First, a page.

Saturday, January 10, 2015

Book Review: Provence, 1970 by Luke Barr

Provence, 1970
Evolution is a funny thing. Most times it creeps along at a snail’s pace, but every once in a while you can jab a finger at the calendar and say, “Aha! It started there.” Such it is with the evolution of American cuisine. It’s hard to believe, but it wasn’t that long ago when food was bound by strict regional borders. People in Los Angeles wouldn’t recognize jambalaya if it stood up and shouted “True dat!”  Bagels outside of New York City were represented by Lenders. They make a very fine doorstop, but cardboard has more flavor. Ahi? Burritos? JalapeƱo? Quinoa? Masala? Funny kind of words…They’re food, you say? And where exactly would I get the ingredients? Certainly, not nearby.
Taste and refinement in food preparation were represented by French cuisine. Quel domage, but the American palate was certainly not up to par. Even the most celebrated food writers had an unabashed love affair with France. M. K. F. Fisher, Julia Child, and James Beard sung its praises. Then came that fateful summer of 1970 in Provence when all that changed.

Luke Barr is the great-nephew of the late food writer M. K. F. Fisher. With access to her private correspondence and the letters from other food writers during that summer, he pens an affectionate account of how their changing attitudes about what’s on their plates affected a cultural revolution in American eating habits. French classical cuisine had always been more descriptive and fussy than precise. By 1970, social upheaval was rearranging the fabric of America. Old prejudices were being challenged every day with the need to question authority. M. K. F. Fisher and the other American writers began to grow disillusioned with stodgy gastronomic regimes and the steadfast insistence the Old World way was the only way. Why not bring change to cooking as well?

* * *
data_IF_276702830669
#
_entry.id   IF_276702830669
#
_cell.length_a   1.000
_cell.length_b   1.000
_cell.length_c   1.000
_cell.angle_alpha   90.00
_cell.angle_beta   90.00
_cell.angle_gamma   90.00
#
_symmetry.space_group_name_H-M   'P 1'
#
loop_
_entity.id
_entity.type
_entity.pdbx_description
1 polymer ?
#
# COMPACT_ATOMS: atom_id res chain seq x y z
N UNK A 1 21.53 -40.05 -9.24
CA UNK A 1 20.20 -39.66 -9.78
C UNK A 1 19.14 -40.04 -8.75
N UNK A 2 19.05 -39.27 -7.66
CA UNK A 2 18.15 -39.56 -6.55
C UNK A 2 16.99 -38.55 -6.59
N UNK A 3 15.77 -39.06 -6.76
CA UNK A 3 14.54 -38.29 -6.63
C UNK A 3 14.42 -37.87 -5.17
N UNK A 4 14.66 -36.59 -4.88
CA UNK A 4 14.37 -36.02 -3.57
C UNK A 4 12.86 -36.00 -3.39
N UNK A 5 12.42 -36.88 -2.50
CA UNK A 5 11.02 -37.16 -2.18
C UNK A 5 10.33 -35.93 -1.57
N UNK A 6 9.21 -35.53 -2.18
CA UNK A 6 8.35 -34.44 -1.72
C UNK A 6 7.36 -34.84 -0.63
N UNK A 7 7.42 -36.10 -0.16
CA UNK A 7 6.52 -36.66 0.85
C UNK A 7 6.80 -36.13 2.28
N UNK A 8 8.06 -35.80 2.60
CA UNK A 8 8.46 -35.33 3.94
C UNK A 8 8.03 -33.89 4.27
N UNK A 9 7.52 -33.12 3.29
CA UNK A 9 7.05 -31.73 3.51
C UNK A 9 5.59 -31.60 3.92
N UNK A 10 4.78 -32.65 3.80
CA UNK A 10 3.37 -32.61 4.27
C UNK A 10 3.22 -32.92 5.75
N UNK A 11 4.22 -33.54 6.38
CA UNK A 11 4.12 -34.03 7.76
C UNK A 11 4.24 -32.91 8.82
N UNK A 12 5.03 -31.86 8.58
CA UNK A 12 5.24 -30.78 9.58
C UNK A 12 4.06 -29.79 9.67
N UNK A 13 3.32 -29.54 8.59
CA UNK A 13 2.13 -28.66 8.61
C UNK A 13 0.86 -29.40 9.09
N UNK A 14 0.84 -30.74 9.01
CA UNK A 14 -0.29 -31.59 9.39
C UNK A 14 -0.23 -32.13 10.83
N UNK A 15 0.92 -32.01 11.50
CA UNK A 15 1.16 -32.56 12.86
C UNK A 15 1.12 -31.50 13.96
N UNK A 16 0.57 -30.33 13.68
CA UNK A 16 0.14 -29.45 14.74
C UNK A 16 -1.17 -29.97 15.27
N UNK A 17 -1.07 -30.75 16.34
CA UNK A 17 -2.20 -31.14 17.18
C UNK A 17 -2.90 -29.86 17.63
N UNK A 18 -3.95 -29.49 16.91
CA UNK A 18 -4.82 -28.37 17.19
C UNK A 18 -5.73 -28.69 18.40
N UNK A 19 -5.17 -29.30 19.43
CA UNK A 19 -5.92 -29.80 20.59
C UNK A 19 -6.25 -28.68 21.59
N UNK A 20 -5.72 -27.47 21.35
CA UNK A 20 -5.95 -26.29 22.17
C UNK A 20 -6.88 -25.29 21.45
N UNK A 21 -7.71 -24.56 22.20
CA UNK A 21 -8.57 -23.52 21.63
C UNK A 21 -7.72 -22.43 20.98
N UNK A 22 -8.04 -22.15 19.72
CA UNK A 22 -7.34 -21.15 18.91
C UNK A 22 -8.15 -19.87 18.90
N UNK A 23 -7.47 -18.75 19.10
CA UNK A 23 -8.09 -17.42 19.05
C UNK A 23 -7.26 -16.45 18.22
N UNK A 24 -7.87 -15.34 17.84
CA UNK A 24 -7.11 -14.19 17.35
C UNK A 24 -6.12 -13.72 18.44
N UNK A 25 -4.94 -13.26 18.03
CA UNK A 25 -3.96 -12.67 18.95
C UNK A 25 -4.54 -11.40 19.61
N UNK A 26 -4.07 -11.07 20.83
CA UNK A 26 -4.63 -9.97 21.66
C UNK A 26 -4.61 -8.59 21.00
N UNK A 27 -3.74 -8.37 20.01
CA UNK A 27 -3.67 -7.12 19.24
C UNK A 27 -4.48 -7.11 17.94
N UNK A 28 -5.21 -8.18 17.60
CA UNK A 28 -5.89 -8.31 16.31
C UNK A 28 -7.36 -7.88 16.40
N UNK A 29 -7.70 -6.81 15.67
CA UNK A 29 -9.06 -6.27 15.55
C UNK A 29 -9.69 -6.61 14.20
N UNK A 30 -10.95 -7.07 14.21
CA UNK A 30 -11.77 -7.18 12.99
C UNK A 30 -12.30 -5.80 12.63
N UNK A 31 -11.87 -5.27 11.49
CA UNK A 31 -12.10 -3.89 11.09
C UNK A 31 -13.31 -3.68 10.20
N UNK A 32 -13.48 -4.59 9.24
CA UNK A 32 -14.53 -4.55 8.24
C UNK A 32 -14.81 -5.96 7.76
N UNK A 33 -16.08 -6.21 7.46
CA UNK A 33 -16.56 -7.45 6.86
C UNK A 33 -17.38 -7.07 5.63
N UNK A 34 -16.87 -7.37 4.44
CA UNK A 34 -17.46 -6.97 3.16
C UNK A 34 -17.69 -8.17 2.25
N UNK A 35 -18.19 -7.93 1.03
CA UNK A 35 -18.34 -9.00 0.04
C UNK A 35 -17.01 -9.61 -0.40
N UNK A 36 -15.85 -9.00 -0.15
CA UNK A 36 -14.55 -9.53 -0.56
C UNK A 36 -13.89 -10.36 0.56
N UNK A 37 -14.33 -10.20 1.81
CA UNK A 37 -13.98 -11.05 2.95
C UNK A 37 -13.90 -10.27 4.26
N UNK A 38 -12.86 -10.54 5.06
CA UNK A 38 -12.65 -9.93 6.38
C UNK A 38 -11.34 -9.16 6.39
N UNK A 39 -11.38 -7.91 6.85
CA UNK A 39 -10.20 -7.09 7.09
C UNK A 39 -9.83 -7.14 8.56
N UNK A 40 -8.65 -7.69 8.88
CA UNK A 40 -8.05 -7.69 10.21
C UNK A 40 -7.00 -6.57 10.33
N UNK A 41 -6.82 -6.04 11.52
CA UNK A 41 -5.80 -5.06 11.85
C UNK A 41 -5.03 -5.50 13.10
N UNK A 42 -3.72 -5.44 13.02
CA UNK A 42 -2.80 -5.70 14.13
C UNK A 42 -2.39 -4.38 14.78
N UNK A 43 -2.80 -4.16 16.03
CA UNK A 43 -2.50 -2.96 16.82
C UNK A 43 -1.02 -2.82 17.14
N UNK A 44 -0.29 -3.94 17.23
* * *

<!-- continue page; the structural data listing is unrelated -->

Provence, 1970 tells the story of a group of charming, argumentative, people with gusto for both life and food who stood at the forefront of the revolution in American cooking. It’s an enjoyable book, written with a great eye for detail. Barr weaves together their stories as they each come to a revolution in thinking where “…The result would be something entirely new, combining the je ne sais quoi and self-assurance of France and the open-minded, can-do accessibility of America.”

One warning: Do not read this book when hungry.

As I cooked in the kitchen of La Pitchoune, I could sense their presence, all of them—Julia at the stove; Paul opening wine; Beard, M. F., Jones, and Olney gathered around, offering advice and opinions and judgments. They spoke to me in their books and recipes, in the same way that my mother’s voice accompanies me in the kitchen. It was my mother, who died a few years ago, who taught me how to cook. And when I make something she made for me, or with me, I feel her presence—not in any littoral or even ghostly way, but in the form of an atmospheric shift, an emotional warmth. It is striking how cooking binds us to the past, and to the people we love, even when they’re gone.

I received this book from Blogging for Books for this review.